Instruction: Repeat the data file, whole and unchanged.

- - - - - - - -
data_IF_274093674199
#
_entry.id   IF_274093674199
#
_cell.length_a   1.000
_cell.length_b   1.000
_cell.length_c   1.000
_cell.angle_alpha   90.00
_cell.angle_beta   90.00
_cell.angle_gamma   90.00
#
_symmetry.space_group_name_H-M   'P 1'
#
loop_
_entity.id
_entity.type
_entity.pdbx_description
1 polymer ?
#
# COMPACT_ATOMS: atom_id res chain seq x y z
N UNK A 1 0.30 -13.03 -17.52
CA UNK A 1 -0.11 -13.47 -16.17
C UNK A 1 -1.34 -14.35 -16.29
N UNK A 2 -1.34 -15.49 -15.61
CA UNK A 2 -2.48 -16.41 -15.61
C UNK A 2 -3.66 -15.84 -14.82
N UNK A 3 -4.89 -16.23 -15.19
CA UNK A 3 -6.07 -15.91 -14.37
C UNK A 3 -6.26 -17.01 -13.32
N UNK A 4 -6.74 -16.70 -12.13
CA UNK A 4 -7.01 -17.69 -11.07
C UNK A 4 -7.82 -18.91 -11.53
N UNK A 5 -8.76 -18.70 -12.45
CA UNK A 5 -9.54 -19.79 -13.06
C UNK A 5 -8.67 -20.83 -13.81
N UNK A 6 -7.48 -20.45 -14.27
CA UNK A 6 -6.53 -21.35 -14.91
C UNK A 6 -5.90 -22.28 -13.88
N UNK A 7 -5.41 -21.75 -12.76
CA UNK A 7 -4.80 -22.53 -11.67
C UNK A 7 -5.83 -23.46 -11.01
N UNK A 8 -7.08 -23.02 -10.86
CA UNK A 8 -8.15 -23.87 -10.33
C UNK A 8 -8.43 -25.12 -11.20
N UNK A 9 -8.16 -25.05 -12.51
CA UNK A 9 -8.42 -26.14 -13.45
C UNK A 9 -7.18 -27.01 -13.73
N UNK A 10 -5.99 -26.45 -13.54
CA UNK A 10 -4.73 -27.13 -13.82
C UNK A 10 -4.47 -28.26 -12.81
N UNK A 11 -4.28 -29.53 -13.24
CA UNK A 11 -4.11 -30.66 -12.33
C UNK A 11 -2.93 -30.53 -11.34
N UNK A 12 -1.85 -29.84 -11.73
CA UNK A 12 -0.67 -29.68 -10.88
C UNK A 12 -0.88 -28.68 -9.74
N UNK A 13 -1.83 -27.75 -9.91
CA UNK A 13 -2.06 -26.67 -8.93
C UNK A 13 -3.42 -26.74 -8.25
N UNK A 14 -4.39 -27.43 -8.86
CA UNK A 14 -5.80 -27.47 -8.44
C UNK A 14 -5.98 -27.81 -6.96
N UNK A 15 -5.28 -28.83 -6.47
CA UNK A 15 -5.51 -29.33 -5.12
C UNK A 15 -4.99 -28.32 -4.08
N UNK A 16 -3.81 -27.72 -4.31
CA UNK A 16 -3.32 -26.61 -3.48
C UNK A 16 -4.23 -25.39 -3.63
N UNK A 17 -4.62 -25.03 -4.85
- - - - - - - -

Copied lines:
data_IF_274093674199
#
_entry.id   IF_274093674199
#
_cell.length_a   1.000
_cell.length_b   1.000
_cell.length_c   1.000
_cell.angle_alpha   90.00
_cell.angle_beta   90.00
_cell.angle_gamma   90.00
#
_symmetry.space_group_name_H-M   'P 1'
#
loop_
_entity.id
_entity.type
_entity.pdbx_description
1 polymer ?
#
# COMPACT_ATOMS: atom_id res chain seq x y z
N UNK A 1 0.30 -13.03 -17.52
CA UNK A 1 -0.11 -13.47 -16.17
C UNK A 1 -1.34 -14.35 -16.29
N UNK A 2 -1.34 -15.49 -15.61
CA UNK A 2 -2.48 -16.41 -15.61
C UNK A 2 -3.66 -15.84 -14.82
N UNK A 3 -4.89 -16.23 -15.19
CA UNK A 3 -6.07 -15.91 -14.37
C UNK A 3 -6.26 -17.01 -13.32
N UNK A 4 -6.74 -16.70 -12.13
CA UNK A 4 -7.01 -17.69 -11.07
C UNK A 4 -7.82 -18.91 -11.53
N UNK A 5 -8.76 -18.70 -12.45
CA UNK A 5 -9.54 -19.79 -13.06
C UNK A 5 -8.67 -20.83 -13.81
N UNK A 6 -7.48 -20.45 -14.27
CA UNK A 6 -6.53 -21.35 -14.91
C UNK A 6 -5.90 -22.28 -13.88
N UNK A 7 -5.41 -21.75 -12.76
CA UNK A 7 -4.80 -22.53 -11.67
C UNK A 7 -5.83 -23.46 -11.01
N UNK A 8 -7.08 -23.02 -10.86
CA UNK A 8 -8.15 -23.87 -10.33
C UNK A 8 -8.43 -25.12 -11.20
N UNK A 9 -8.16 -25.05 -12.51
CA UNK A 9 -8.42 -26.14 -13.45
C UNK A 9 -7.18 -27.01 -13.73
N UNK A 10 -5.99 -26.45 -13.54
CA UNK A 10 -4.73 -27.13 -13.82
C UNK A 10 -4.47 -28.26 -12.81
N UNK A 11 -4.28 -29.53 -13.24
CA UNK A 11 -4.11 -30.66 -12.33
C UNK A 11 -2.93 -30.53 -11.34
N UNK A 12 -1.85 -29.84 -11.73
CA UNK A 12 -0.67 -29.68 -10.88
C UNK A 12 -0.88 -28.68 -9.74
N UNK A 13 -1.83 -27.75 -9.91
CA UNK A 13 -2.06 -26.67 -8.93
C UNK A 13 -3.42 -26.74 -8.25
N UNK A 14 -4.39 -27.43 -8.86
CA UNK A 14 -5.80 -27.47 -8.44
C UNK A 14 -5.98 -27.81 -6.96
N UNK A 15 -5.28 -28.83 -6.47
CA UNK A 15 -5.51 -29.33 -5.12
C UNK A 15 -4.99 -28.32 -4.08
N UNK A 16 -3.81 -27.72 -4.31
CA UNK A 16 -3.32 -26.61 -3.48
C UNK A 16 -4.23 -25.39 -3.63
N UNK A 17 -4.62 -25.03 -4.85